BFS: Programs & Policies
When we examine Policies and Programs as part of our annual Bicycle Friendly State ranking we are primarily looking at the policies that accommodate bicyclists and state staff time for bicycling-related programs. Examples of policies that accommodate bicyclists include complete streets policies, facility design guidelines, bicycle parking policies, and bridge and tunnel access policies.
The major trend that has affected the Policies and Programs category over the course of the Bicycle Friendly State ranking has been the rise of complete streets policies. Since 2008, 19 states have adopted complete streets as recognized by the National Complete Streets Coalition. However, in the past year only one state, Alaska, adopted a new state complete streets policy, but many states improved their Policies & Programs category score.
A more recent trend has been the spread of innovative facilities. Facility guidelines like the NACTO Urban Bikeway Design Guide and Urban Street Design Guide have been making it easier for states to adopt design guidelines that include bicyclists. Initiatives like the Green Lanes project have helped make the case in cities and perhaps paved the way for reconsideration of state policies. We expect this trend to continue to gain strength as cities realize the benefits of smart growth policies and the ability of attractive bicycle infrastructure to contribute to congestion and environmental improvements.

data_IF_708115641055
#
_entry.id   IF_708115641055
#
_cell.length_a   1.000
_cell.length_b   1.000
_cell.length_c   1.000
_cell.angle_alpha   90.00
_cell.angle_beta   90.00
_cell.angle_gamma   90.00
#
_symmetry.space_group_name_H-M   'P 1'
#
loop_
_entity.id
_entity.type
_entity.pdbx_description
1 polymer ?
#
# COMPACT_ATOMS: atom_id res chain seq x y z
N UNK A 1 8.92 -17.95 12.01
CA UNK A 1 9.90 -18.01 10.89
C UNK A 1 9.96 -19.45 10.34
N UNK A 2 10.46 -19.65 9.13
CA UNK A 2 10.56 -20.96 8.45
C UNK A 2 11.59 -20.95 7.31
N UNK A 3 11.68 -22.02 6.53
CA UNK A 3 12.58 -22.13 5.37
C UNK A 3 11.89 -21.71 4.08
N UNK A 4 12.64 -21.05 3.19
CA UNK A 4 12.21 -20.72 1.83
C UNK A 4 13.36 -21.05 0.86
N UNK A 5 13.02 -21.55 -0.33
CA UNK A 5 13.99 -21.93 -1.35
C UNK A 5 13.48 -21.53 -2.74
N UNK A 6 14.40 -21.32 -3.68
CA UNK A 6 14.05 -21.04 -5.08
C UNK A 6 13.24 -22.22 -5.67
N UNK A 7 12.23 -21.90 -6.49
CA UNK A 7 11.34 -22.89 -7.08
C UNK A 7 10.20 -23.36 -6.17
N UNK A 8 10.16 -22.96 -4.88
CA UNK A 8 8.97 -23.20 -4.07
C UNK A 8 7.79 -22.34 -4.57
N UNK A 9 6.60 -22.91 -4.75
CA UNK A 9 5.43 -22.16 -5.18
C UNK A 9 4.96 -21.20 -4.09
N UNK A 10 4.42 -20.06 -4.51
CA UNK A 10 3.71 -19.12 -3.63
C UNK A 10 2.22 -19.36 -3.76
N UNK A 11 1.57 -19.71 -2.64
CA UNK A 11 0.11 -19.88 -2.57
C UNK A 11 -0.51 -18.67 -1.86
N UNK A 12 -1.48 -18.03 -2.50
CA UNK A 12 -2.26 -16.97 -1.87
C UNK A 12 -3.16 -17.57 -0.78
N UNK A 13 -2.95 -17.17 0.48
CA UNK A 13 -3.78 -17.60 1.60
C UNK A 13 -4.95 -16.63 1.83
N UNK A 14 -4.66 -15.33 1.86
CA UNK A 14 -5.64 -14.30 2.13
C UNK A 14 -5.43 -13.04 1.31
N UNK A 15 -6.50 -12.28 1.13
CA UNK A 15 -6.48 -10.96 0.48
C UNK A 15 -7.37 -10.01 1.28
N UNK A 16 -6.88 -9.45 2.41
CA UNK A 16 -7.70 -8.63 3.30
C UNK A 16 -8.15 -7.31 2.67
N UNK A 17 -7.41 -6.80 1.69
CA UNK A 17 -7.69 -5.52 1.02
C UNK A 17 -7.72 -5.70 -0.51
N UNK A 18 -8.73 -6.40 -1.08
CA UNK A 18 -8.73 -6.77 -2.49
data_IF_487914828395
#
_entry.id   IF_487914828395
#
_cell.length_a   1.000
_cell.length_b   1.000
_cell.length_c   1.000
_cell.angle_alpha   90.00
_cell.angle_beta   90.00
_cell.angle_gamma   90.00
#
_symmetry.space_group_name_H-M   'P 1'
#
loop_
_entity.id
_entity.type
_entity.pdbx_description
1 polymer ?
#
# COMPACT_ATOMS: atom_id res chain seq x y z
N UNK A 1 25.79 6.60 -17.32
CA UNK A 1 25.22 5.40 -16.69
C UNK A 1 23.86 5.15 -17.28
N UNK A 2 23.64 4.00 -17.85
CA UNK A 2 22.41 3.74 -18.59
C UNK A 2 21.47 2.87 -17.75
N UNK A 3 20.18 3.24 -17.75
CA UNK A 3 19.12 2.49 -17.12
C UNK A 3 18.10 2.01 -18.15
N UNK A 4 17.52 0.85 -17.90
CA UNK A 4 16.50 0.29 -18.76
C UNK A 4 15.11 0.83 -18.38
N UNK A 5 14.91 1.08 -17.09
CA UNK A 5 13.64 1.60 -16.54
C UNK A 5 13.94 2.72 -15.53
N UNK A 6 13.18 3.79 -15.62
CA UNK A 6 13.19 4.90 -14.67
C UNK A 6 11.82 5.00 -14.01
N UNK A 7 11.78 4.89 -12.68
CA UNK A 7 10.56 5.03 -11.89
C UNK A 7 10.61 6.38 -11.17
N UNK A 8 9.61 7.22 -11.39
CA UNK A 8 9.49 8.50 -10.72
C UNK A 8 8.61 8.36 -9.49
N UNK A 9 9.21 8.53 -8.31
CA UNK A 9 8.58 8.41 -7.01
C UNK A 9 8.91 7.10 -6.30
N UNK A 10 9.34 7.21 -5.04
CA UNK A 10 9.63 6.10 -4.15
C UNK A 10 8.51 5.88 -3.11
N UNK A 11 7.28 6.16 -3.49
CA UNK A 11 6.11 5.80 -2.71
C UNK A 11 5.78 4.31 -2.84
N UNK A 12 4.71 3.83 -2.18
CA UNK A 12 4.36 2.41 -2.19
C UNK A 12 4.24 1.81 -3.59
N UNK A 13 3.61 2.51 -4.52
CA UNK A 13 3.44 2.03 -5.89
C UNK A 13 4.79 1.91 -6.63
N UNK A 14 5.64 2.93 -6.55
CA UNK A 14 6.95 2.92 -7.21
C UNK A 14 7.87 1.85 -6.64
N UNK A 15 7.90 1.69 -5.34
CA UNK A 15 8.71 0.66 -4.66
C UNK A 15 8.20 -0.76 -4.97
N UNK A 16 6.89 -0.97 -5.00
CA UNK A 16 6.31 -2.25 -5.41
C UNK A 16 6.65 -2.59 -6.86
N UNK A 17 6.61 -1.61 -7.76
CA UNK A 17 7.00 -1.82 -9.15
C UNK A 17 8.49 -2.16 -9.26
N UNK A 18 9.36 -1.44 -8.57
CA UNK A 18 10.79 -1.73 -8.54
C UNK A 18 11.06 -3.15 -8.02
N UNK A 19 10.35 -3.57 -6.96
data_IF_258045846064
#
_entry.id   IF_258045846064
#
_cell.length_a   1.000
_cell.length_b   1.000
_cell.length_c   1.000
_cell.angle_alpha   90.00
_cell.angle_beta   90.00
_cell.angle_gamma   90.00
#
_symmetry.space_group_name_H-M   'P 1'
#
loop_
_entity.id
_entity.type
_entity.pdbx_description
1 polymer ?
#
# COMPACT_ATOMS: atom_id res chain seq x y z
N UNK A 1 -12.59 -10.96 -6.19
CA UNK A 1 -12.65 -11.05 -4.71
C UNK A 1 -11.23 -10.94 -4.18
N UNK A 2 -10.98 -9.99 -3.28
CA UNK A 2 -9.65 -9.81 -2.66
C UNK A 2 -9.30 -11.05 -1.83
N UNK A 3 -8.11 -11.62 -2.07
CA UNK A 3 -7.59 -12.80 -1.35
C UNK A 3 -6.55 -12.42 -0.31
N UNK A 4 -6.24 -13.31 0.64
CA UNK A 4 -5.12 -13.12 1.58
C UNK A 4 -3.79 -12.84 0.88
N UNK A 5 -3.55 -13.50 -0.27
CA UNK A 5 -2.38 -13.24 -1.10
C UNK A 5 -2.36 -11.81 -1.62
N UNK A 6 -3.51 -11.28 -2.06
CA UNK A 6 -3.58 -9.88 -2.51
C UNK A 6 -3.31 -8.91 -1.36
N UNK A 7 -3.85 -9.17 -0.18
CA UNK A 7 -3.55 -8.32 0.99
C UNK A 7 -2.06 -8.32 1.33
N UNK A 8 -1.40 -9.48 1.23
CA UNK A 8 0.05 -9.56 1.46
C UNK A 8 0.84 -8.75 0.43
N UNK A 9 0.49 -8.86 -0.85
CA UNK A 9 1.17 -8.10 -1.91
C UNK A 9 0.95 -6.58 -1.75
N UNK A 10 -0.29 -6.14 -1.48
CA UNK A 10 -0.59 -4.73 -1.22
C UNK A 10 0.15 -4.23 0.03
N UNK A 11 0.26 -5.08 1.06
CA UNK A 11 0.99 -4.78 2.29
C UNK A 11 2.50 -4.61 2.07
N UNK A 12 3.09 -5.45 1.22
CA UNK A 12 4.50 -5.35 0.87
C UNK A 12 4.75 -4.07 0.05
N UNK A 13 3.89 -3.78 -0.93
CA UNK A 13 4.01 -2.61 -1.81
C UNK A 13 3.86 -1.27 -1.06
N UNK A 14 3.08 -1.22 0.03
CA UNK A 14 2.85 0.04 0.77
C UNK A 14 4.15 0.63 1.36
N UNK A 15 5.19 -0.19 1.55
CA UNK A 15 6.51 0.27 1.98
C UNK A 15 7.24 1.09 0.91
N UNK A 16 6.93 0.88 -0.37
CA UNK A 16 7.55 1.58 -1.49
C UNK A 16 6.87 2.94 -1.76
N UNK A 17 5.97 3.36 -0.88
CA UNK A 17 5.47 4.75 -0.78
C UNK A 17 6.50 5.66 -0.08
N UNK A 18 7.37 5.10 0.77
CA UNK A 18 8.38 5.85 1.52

As cities push boundaries states should follow, but the Bicycle Friendly State ranking is looking out for policies that affect rural bicyclists as well through issues such as rumble strip design policy.
Through our Bicycle Friendly State ranking we hope to push states to adopt policies that improve bicyclist accommodations and devote more staff time to bicycling-related programs. There are many ways that states can take action to improve the ability of bicyclists to ride safely and comfortably. Good policies that accommodate bicyclists – like Complete Streets policies – and commitments to bicycling-related programs – like designating a Transportation Alternatives Program Manager – make it easier and safer to be a bicyclist.